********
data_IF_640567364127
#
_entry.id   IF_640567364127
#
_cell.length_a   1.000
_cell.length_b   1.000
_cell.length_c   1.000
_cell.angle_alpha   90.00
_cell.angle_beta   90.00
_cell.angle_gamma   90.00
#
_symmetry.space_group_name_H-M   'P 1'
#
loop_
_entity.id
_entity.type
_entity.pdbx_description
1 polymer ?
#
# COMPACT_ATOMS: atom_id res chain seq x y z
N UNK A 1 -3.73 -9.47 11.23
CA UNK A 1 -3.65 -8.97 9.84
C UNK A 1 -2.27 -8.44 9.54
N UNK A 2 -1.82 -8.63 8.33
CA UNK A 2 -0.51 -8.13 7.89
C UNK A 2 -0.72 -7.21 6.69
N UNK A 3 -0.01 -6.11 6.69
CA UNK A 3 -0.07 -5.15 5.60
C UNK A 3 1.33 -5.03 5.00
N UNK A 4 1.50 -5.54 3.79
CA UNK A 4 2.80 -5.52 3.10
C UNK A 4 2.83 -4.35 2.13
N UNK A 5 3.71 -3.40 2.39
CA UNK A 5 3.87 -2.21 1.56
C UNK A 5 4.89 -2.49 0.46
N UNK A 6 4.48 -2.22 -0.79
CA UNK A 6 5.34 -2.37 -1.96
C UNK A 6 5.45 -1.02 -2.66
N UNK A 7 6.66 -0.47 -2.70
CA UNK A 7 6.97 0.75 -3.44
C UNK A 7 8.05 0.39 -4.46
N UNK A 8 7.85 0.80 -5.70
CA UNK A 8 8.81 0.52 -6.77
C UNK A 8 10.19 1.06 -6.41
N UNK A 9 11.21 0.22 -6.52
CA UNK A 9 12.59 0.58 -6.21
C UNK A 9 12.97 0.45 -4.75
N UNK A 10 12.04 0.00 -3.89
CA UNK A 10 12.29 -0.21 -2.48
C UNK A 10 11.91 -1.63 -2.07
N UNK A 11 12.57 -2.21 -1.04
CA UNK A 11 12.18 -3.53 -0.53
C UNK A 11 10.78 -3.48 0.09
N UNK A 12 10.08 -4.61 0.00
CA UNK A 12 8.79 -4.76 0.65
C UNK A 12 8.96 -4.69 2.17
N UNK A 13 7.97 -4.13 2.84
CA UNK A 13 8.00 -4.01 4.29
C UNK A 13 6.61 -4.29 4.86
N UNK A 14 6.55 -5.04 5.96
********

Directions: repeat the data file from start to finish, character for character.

data_IF_640567364127
#
_entry.id   IF_640567364127
#
_cell.length_a   1.000
_cell.length_b   1.000
_cell.length_c   1.000
_cell.angle_alpha   90.00
_cell.angle_beta   90.00
_cell.angle_gamma   90.00
#
_symmetry.space_group_name_H-M   'P 1'
#
loop_
_entity.id
_entity.type
_entity.pdbx_description
1 polymer ?
#
# COMPACT_ATOMS: atom_id res chain seq x y z
N UNK A 1 -3.73 -9.47 11.23
CA UNK A 1 -3.65 -8.97 9.84
C UNK A 1 -2.27 -8.44 9.54
N UNK A 2 -1.82 -8.63 8.33
CA UNK A 2 -0.51 -8.13 7.89
C UNK A 2 -0.72 -7.21 6.69
N UNK A 3 -0.01 -6.11 6.69
CA UNK A 3 -0.07 -5.15 5.60
C UNK A 3 1.33 -5.03 5.00
N UNK A 4 1.50 -5.54 3.79
CA UNK A 4 2.80 -5.52 3.10
C UNK A 4 2.83 -4.35 2.13
N UNK A 5 3.71 -3.40 2.39
CA UNK A 5 3.87 -2.21 1.56
C UNK A 5 4.89 -2.49 0.46
N UNK A 6 4.48 -2.22 -0.79
CA UNK A 6 5.34 -2.37 -1.96
C UNK A 6 5.45 -1.02 -2.66
N UNK A 7 6.66 -0.47 -2.70
CA UNK A 7 6.97 0.75 -3.44
C UNK A 7 8.05 0.39 -4.46
N UNK A 8 7.85 0.80 -5.70
CA UNK A 8 8.81 0.52 -6.77
C UNK A 8 10.19 1.06 -6.41
N UNK A 9 11.21 0.22 -6.52
CA UNK A 9 12.59 0.58 -6.21
C UNK A 9 12.97 0.45 -4.75
N UNK A 10 12.04 0.00 -3.89
CA UNK A 10 12.29 -0.21 -2.48
C UNK A 10 11.91 -1.63 -2.07
N UNK A 11 12.57 -2.21 -1.04
CA UNK A 11 12.18 -3.53 -0.53
C UNK A 11 10.78 -3.48 0.09
N UNK A 12 10.08 -4.61 0.00
CA UNK A 12 8.79 -4.76 0.65
C UNK A 12 8.96 -4.69 2.17
N UNK A 13 7.97 -4.13 2.84
CA UNK A 13 8.00 -4.01 4.29
C UNK A 13 6.61 -4.29 4.86
N UNK A 14 6.55 -5.04 5.96